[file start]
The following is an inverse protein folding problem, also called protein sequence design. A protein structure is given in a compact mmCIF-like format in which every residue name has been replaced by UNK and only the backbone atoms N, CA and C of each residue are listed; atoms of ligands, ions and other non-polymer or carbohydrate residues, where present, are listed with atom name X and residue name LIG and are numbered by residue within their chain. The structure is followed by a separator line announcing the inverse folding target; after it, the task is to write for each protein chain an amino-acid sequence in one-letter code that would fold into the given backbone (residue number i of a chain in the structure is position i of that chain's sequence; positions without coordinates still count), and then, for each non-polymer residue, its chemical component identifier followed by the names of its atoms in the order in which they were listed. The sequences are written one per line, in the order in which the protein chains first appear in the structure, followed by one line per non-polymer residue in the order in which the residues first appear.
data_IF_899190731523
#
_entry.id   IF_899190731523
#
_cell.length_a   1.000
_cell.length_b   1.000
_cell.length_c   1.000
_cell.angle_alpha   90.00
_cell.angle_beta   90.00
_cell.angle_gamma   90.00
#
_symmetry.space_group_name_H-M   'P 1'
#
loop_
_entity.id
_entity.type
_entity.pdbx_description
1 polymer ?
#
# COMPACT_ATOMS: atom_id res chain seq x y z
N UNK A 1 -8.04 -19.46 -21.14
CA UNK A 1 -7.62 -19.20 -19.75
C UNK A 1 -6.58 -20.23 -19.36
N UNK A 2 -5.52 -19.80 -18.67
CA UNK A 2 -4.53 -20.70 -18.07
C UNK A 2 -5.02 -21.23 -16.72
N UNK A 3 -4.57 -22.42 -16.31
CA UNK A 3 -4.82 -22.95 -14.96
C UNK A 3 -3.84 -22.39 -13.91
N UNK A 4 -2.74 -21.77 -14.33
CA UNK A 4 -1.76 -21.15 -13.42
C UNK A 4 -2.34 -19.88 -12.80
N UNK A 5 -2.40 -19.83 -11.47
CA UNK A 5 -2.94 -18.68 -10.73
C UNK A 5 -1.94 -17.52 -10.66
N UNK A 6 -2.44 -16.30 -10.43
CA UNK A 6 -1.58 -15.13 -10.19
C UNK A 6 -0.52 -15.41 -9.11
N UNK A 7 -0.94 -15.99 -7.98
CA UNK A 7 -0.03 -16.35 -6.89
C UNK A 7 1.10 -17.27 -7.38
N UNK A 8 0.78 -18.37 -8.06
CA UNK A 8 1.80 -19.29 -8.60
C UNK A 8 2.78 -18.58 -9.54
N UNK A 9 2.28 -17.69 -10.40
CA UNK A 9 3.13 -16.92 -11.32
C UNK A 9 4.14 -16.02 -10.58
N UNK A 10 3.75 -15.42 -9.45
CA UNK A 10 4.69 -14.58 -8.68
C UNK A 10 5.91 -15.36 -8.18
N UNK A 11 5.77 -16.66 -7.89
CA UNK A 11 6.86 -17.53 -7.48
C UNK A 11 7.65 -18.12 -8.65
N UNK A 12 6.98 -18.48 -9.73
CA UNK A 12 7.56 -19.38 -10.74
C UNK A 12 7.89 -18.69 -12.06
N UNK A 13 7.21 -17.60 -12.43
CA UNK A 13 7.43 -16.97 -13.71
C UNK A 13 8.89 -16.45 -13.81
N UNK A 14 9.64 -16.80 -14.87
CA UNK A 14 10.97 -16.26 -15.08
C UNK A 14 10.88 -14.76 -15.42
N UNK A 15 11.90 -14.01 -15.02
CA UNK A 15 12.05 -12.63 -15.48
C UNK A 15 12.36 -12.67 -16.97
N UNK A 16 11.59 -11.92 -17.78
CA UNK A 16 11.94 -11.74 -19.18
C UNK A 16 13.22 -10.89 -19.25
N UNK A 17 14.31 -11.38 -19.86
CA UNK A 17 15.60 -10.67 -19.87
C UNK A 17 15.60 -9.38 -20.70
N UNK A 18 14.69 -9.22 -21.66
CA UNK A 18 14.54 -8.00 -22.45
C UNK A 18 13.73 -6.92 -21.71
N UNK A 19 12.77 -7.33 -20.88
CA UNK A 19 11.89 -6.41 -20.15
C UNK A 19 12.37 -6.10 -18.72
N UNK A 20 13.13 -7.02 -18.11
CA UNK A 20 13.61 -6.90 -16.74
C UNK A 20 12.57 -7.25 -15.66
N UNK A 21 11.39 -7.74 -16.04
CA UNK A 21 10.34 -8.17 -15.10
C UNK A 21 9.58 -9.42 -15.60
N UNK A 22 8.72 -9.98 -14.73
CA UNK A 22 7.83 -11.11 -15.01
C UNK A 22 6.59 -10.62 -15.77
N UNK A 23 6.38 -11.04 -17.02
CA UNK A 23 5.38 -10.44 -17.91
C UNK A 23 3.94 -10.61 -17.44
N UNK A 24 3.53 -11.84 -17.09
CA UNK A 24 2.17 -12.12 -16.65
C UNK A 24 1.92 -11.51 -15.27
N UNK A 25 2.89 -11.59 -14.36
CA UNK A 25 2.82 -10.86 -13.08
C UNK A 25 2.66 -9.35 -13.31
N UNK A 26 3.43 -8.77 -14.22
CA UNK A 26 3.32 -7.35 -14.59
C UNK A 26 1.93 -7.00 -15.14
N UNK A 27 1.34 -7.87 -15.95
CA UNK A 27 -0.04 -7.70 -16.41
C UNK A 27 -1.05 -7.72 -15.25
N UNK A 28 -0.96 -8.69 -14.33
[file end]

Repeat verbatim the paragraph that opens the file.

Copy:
The following is an inverse protein folding problem, also called protein sequence design. A protein structure is given in a compact mmCIF-like format in which every residue name has been replaced by UNK and only the backbone atoms N, CA and C of each residue are listed; atoms of ligands, ions and other non-polymer or carbohydrate residues, where present, are listed with atom name X and residue name LIG and are numbered by residue within their chain. The structure is followed by a separator line announcing the inverse folding target; after it, the task is to write for each protein chain an amino-acid sequence in one-letter code that would fold into the given backbone (residue number i of a chain in the structure is position i of that chain's sequence; positions without coordinates still count), and then, for each non-polymer residue, its chemical component identifier followed by the names of its atoms in the order in which they were listed. The sequences are written one per line, in the order in which the protein chains first appear in the structure, followed by one line per non-polymer residue in the order in which the residues first appear.